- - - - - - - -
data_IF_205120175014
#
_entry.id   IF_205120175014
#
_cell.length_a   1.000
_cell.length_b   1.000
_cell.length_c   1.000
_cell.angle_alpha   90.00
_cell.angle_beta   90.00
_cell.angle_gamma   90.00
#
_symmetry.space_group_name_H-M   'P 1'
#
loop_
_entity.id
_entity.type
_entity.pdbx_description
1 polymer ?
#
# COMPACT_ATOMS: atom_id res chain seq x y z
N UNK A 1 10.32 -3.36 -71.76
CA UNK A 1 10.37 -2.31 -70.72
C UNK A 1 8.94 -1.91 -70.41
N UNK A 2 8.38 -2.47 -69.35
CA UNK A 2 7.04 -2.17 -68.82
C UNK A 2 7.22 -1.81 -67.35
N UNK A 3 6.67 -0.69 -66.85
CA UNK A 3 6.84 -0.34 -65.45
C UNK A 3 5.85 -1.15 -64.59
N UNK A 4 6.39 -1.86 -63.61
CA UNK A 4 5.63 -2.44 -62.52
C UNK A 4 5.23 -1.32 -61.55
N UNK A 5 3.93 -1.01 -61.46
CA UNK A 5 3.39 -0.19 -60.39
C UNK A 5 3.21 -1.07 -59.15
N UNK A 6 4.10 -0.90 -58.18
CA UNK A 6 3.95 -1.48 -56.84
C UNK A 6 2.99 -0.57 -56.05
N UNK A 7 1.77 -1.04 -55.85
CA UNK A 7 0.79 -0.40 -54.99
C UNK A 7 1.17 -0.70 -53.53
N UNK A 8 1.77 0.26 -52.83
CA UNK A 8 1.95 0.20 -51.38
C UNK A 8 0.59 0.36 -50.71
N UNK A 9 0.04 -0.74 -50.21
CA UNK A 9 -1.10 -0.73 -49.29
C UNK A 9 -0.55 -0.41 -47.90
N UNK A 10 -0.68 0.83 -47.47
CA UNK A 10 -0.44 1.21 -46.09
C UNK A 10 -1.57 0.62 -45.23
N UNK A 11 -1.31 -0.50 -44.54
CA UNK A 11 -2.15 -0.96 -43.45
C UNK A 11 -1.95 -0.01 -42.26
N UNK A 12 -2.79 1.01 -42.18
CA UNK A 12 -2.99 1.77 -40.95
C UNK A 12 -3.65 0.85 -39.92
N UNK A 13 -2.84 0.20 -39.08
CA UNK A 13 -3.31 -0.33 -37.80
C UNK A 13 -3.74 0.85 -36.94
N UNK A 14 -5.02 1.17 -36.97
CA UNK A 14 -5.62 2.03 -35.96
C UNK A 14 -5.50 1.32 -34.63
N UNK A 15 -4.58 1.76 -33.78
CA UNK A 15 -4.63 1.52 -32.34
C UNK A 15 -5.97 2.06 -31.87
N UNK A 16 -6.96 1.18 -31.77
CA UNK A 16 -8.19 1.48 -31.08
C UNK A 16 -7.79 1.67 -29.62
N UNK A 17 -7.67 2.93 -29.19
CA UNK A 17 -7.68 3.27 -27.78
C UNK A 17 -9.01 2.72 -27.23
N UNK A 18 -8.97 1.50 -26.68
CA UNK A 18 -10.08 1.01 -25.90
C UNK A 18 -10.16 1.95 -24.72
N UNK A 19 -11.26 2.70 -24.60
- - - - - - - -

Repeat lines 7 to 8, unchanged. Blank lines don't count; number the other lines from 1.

_cell.length_c   1.000
_cell.angle_alpha   90.00